It should be noted the intersectionality between Gulf War Illness and Fibromyalgia. Both conditions have overlapping symptoms. In addition, On October 1st, 2015, Fibromyalgia was classified as Central Nervous System medical condition, by the International Classification of Diseases and Disorders. Many medical institutes throughout the world and research studies support the medical indications that Fibromyalgia has roots within the Central Nervous System. With Gulf War Illness, Sarin is a nerve agent which attacks the Central Nervous System and can cause long term impairment of brain function and brain lesions.
All these factors also highlight that both medical conditions have neurological components to them. While research studies have concluded that Gulf War Illness is due to exposure to the nerve agent, Sarin, there has been no known research identifying what causes Fibromyalgia. Fibromyalgia is often cited as “being higher risk of developing this illness” due to:
Family History: We often see multigenerational Fibromyalgia within biologically related family members.
Serious Physical Injury such as repetitive sports injuries, concussions, car accident and/or multiple surgeries.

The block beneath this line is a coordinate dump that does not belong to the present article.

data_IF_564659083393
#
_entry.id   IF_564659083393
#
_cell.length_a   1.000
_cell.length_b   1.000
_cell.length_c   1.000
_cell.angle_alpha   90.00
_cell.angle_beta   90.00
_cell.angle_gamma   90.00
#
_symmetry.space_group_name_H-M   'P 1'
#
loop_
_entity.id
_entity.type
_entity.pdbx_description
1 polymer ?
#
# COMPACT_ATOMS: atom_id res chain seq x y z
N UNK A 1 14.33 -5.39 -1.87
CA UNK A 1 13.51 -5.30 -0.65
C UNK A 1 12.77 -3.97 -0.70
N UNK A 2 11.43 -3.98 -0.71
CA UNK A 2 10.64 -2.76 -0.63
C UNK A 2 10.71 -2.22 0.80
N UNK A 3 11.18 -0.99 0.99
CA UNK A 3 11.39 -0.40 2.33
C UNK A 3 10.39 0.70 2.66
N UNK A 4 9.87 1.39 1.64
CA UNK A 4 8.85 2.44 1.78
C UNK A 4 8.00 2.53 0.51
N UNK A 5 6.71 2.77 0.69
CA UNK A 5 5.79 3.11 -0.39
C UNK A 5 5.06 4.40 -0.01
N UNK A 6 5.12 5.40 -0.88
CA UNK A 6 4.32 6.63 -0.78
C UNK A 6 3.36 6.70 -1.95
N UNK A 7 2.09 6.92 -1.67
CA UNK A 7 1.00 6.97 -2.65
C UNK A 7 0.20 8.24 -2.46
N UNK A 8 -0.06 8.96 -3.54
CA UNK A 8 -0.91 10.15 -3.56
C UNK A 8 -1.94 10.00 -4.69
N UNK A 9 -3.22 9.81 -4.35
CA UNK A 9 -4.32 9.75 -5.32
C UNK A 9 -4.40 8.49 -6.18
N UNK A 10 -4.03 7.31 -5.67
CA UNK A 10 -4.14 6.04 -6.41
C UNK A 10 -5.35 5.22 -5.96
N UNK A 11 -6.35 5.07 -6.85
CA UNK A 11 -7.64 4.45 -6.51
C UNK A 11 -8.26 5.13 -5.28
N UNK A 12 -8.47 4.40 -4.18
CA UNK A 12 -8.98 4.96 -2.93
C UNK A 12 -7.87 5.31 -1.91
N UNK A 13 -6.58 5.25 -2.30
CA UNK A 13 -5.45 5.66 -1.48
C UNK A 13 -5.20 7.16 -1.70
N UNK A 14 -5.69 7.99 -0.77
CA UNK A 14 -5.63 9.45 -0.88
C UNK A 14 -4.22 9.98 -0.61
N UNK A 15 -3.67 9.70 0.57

Serious Illnesses such as: Autoimmune Diseases, Lymes Disease, Epstein Barr Virus (EBV), Cancer, Gulf War Illness, etc.
Traumatic Emotional Experiences such as being in combat, domestic abuse, sexual assault, physical assault, witnessing serious crimes or accidents, PTSD, etc.
While more research needs to be done for both Gulf War Illness and Fibromyalgia; the neurological factors for both conditions, and having a correlation to each other, strengthens medical theories indicating Fibromyalgia is neurologically based. It would be interesting, if a case review research study was conducted on Fibromyalgia patients looking at exposure to toxic particulates, harmful chemicals, burn pits and nerve agents, to determine if there is a prevalence percentage rate of Fibromyalgia patients developing this illness, due to exposure to toxic elements.
Last but not least, the month of May is the awareness month for Fibromyalgia and Gulf War Illness, and May 12th is designated as the official awareness day, for both Fibromyalgia and Gulf War Illness. I would be remiss if I did not write this article in the Month of May, to promote awareness and understanding, for both of these highly misunderstood medical conditions.
Evaluation of a Gene–Environment Interaction of PON1 and Low-Level Nerve Agent Exposure with Gulf War Illness: A Prevalence Case–Control Study Drawn from the U.S. Military Health Survey’s National Population Sample | Environmental Health Perspectives | Vol. 130, No. 5 (nih.gov)